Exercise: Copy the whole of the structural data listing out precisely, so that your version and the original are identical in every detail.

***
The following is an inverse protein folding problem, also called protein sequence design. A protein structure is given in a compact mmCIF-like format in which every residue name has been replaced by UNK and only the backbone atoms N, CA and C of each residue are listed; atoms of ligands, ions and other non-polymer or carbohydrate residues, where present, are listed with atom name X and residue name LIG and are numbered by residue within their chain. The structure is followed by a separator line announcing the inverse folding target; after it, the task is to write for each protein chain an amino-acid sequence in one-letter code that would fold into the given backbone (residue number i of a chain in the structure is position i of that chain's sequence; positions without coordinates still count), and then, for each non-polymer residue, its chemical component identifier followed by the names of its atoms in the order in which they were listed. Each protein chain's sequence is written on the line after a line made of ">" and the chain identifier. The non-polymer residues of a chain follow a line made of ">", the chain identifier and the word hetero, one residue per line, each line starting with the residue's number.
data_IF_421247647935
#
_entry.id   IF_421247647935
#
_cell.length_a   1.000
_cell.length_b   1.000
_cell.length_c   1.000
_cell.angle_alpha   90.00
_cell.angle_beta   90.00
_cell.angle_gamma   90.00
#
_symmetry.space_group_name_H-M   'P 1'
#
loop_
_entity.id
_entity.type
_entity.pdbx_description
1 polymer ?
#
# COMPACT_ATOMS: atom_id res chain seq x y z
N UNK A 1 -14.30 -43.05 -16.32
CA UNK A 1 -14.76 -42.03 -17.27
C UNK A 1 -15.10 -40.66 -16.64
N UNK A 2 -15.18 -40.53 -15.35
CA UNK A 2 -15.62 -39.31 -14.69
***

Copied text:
The following is an inverse protein folding problem, also called protein sequence design. A protein structure is given in a compact mmCIF-like format in which every residue name has been replaced by UNK and only the backbone atoms N, CA and C of each residue are listed; atoms of ligands, ions and other non-polymer or carbohydrate residues, where present, are listed with atom name X and residue name LIG and are numbered by residue within their chain. The structure is followed by a separator line announcing the inverse folding target; after it, the task is to write for each protein chain an amino-acid sequence in one-letter code that would fold into the given backbone (residue number i of a chain in the structure is position i of that chain's sequence; positions without coordinates still count), and then, for each non-polymer residue, its chemical component identifier followed by the names of its atoms in the order in which they were listed. Each protein chain's sequence is written on the line after a line made of ">" and the chain identifier. The non-polymer residues of a chain follow a line made of ">", the chain identifier and the word hetero, one residue per line, each line starting with the residue's number.
data_IF_421247647935
#
_entry.id   IF_421247647935
#
_cell.length_a   1.000
_cell.length_b   1.000
_cell.length_c   1.000
_cell.angle_alpha   90.00
_cell.angle_beta   90.00
_cell.angle_gamma   90.00
#
_symmetry.space_group_name_H-M   'P 1'
#
loop_
_entity.id
_entity.type
_entity.pdbx_description
1 polymer ?
#
# COMPACT_ATOMS: atom_id res chain seq x y z
N UNK A 1 -14.30 -43.05 -16.32
CA UNK A 1 -14.76 -42.03 -17.27
C UNK A 1 -15.10 -40.66 -16.64
N UNK A 2 -15.18 -40.53 -15.35
CA UNK A 2 -15.62 -39.31 -14.69